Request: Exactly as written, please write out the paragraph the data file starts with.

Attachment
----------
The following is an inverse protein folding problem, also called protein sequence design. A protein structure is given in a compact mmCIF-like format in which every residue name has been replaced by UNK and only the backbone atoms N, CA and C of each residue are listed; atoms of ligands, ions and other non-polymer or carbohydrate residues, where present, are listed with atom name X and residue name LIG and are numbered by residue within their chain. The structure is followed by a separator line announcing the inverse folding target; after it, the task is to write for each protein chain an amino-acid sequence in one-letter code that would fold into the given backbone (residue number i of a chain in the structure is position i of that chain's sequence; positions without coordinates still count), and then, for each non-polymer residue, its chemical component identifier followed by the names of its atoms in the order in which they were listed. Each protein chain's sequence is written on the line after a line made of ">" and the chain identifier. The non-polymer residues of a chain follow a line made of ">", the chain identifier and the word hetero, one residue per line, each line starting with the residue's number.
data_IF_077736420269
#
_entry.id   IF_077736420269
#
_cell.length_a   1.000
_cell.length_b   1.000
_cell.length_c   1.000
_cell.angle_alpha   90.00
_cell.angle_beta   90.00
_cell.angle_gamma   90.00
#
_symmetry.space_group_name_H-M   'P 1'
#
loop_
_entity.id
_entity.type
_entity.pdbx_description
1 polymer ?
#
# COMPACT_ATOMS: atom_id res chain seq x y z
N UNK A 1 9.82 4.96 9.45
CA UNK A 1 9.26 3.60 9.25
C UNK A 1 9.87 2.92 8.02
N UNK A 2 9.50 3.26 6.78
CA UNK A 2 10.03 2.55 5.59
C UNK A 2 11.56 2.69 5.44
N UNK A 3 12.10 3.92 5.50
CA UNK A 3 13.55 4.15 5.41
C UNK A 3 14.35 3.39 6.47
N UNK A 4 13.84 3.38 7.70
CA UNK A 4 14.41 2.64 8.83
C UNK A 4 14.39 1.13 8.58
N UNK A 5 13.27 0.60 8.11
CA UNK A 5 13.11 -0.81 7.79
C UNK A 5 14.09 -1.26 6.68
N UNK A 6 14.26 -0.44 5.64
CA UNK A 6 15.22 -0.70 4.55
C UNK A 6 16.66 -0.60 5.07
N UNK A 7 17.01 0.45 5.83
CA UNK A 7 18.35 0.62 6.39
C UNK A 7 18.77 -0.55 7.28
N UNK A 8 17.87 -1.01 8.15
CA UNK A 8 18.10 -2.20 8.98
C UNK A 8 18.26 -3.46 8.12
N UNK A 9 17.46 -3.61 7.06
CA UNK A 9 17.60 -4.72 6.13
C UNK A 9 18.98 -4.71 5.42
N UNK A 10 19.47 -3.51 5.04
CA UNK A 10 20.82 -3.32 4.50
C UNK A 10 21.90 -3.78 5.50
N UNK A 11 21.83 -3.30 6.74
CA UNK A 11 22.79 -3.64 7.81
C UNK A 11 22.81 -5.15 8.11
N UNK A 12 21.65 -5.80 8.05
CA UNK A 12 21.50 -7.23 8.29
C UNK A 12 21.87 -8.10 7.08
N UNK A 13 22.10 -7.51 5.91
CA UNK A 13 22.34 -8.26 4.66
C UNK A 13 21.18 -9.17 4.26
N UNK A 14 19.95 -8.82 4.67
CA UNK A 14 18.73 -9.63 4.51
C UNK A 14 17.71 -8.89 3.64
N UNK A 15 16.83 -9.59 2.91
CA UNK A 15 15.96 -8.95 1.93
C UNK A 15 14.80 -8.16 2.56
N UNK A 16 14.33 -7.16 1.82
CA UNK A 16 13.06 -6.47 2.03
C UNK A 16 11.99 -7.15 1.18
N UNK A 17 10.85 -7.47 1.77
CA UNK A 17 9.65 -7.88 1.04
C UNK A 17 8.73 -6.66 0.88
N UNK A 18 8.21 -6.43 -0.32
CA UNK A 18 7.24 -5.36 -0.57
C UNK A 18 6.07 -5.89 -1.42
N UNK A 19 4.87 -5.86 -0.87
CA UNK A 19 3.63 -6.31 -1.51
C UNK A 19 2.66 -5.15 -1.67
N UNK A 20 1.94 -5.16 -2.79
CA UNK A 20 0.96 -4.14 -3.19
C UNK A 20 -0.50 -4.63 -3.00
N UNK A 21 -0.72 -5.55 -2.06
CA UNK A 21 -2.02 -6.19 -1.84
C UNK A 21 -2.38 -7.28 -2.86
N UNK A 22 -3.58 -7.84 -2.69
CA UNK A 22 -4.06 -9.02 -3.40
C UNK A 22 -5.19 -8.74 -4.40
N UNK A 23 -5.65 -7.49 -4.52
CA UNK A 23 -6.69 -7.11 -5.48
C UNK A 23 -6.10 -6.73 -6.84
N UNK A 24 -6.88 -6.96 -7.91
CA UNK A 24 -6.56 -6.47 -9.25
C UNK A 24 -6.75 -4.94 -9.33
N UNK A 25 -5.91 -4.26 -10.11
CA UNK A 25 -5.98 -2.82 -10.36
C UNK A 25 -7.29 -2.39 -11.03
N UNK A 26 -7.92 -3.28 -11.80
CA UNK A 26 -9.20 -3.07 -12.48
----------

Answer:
The following is an inverse protein folding problem, also called protein sequence design. A protein structure is given in a compact mmCIF-like format in which every residue name has been replaced by UNK and only the backbone atoms N, CA and C of each residue are listed; atoms of ligands, ions and other non-polymer or carbohydrate residues, where present, are listed with atom name X and residue name LIG and are numbered by residue within their chain. The structure is followed by a separator line announcing the inverse folding target; after it, the task is to write for each protein chain an amino-acid sequence in one-letter code that would fold into the given backbone (residue number i of a chain in the structure is position i of that chain's sequence; positions without coordinates still count), and then, for each non-polymer residue, its chemical component identifier followed by the names of its atoms in the order in which they were listed. Each protein chain's sequence is written on the line after a line made of ">" and the chain identifier. The non-polymer residues of a chain follow a line made of ">", the chain identifier and the word hetero, one residue per line, each line starting with the residue's number.